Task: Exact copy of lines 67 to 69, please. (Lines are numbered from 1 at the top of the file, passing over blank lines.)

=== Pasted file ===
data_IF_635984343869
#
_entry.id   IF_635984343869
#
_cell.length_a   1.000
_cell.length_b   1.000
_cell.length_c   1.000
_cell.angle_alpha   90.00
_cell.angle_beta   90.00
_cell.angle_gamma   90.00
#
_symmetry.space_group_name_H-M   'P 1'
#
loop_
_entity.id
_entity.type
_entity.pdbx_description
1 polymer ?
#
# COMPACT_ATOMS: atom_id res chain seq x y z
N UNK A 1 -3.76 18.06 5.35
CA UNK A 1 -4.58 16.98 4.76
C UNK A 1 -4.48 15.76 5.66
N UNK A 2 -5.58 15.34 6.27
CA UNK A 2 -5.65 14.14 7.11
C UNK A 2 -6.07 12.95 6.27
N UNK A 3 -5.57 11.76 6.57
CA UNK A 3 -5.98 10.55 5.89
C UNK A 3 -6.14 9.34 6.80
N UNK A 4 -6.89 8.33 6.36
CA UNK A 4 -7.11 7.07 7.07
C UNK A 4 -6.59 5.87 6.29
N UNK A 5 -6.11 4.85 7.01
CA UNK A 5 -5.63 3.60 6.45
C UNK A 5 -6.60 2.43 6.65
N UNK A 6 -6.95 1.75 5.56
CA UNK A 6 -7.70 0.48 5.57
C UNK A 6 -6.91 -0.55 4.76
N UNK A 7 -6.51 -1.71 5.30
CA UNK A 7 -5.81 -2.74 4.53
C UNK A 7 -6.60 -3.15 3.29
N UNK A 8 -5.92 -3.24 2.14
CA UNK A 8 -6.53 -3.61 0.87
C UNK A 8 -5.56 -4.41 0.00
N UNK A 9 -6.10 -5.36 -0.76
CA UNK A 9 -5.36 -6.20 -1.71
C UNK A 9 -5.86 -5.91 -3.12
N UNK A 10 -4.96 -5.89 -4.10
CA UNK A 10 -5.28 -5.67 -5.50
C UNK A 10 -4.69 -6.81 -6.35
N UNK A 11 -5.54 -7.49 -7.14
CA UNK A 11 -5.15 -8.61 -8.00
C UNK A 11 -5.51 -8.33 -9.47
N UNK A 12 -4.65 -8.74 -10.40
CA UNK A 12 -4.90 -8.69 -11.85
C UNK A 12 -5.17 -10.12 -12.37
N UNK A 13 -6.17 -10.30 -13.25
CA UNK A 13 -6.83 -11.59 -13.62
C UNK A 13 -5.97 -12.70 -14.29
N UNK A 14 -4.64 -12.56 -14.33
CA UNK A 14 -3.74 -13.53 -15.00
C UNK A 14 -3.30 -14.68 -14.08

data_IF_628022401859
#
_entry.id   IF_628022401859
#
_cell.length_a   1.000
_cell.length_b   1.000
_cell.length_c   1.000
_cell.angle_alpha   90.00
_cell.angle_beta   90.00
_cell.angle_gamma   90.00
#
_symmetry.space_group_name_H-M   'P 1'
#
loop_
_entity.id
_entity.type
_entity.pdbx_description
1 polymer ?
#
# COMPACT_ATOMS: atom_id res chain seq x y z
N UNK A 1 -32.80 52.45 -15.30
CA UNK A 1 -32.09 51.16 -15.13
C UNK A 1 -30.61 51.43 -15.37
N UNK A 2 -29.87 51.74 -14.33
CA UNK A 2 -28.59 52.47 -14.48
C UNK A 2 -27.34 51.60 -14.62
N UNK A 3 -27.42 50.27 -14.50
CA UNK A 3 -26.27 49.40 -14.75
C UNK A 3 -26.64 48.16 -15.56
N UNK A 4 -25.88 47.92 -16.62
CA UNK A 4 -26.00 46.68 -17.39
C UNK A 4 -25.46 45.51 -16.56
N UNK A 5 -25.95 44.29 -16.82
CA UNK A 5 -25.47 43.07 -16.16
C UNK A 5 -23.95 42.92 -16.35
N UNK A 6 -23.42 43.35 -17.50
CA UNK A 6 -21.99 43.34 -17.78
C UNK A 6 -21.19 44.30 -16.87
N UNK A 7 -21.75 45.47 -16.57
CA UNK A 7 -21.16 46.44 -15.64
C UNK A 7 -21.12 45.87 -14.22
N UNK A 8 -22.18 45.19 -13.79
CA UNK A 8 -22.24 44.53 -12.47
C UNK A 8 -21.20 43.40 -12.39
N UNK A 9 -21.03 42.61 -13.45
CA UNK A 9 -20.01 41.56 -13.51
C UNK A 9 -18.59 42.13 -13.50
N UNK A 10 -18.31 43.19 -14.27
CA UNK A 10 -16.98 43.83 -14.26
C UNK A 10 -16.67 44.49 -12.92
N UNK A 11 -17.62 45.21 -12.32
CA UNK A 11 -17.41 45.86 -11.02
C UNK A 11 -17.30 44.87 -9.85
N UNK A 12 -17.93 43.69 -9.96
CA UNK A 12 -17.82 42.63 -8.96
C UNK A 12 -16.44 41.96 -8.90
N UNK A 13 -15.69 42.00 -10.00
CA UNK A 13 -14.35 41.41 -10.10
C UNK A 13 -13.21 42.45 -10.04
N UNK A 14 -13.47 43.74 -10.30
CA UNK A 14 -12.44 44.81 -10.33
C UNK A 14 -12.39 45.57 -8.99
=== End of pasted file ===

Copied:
_cell.length_a   1.000
_cell.length_b   1.000
_cell.length_c   1.000